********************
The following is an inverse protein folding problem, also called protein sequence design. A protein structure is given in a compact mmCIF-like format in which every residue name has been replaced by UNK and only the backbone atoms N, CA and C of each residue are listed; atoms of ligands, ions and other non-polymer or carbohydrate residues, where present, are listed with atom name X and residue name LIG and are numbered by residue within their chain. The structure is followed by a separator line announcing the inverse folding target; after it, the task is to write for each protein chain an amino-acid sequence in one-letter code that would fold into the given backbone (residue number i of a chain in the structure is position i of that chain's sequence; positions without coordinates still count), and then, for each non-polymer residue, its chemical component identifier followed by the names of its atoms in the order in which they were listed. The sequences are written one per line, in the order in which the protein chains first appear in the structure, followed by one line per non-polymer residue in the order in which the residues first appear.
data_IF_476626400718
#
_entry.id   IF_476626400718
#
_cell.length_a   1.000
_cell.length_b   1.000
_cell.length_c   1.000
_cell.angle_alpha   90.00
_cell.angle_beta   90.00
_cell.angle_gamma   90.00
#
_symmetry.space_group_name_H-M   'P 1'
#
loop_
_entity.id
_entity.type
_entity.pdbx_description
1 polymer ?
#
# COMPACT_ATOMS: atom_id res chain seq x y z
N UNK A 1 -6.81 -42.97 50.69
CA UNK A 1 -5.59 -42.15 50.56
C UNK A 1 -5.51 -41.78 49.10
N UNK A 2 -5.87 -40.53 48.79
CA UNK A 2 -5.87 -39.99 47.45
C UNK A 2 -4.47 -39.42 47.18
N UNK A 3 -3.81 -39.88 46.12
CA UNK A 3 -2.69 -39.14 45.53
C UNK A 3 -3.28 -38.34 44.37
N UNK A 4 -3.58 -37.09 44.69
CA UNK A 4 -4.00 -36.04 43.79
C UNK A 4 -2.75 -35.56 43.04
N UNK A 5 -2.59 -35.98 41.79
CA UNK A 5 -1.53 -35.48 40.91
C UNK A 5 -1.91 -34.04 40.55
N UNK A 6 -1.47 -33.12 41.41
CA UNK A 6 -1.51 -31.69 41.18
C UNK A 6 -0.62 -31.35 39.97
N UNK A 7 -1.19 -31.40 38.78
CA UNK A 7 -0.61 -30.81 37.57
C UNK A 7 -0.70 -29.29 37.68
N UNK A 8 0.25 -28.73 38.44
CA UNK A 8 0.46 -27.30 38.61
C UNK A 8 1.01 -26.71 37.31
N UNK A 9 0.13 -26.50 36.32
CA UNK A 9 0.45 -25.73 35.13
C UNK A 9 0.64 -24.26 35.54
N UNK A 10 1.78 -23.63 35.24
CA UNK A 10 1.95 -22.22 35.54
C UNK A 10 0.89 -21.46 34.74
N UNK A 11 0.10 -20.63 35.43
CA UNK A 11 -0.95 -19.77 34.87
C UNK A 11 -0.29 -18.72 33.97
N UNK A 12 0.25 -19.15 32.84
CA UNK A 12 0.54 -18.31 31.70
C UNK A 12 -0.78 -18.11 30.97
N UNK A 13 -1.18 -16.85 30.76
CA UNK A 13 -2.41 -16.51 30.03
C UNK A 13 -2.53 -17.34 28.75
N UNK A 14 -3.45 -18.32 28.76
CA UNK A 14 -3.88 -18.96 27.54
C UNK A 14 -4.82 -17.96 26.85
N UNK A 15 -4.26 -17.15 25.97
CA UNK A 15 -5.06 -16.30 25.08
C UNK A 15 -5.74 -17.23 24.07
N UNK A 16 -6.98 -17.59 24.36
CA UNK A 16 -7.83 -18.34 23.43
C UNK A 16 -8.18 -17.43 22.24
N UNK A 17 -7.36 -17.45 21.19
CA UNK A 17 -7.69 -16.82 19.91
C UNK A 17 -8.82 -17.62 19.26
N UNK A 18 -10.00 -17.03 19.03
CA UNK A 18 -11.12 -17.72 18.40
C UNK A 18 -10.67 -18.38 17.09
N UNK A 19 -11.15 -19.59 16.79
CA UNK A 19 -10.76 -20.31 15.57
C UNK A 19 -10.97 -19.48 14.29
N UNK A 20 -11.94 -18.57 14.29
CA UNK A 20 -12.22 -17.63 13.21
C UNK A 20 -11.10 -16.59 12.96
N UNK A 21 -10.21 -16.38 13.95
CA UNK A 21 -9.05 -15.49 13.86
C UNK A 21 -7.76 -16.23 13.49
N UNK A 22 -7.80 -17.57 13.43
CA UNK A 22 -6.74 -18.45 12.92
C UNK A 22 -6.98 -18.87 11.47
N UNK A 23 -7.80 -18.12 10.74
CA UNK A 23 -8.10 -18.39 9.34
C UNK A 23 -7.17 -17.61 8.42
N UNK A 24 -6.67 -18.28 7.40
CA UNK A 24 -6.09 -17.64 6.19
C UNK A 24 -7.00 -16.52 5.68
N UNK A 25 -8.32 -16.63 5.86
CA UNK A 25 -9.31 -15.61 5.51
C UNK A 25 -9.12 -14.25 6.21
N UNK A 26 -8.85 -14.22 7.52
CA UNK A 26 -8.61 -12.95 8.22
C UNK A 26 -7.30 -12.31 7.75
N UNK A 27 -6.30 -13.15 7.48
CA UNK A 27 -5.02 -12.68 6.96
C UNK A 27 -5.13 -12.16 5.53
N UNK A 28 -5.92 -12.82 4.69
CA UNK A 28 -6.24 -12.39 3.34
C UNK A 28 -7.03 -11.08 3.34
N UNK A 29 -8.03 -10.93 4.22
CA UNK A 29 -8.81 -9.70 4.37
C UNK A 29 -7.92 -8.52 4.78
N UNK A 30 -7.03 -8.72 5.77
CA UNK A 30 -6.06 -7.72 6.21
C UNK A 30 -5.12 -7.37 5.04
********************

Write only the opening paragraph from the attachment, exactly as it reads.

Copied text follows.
The following is an inverse protein folding problem, also called protein sequence design. A protein structure is given in a compact mmCIF-like format in which every residue name has been replaced by UNK and only the backbone atoms N, CA and C of each residue are listed; atoms of ligands, ions and other non-polymer or carbohydrate residues, where present, are listed with atom name X and residue name LIG and are numbered by residue within their chain. The structure is followed by a separator line announcing the inverse folding target; after it, the task is to write for each protein chain an amino-acid sequence in one-letter code that would fold into the given backbone (residue number i of a chain in the structure is position i of that chain's sequence; positions without coordinates still count), and then, for each non-polymer residue, its chemical component identifier followed by the names of its atoms in the order in which they were listed. The sequences are written one per line, in the order in which the protein chains first appear in the structure, followed by one line per non-polymer residue in the order in which the residues first appear.